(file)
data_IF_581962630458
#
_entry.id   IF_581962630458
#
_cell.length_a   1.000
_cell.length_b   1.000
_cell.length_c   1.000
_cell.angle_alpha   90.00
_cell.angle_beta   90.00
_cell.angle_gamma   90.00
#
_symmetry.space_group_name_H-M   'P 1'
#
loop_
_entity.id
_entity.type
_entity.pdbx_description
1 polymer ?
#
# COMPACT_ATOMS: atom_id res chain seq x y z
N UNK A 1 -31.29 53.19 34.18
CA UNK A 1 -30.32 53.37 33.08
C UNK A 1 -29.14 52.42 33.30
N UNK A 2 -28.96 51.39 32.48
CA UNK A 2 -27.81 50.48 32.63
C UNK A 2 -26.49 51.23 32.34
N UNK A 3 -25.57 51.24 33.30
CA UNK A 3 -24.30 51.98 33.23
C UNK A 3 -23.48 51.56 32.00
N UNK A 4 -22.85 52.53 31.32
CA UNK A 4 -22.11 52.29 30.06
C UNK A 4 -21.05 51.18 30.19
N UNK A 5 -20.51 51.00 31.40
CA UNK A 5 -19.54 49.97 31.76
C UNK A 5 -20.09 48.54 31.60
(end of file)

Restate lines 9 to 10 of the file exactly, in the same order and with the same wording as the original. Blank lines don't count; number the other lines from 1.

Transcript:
_cell.angle_beta   90.00
_cell.angle_gamma   90.00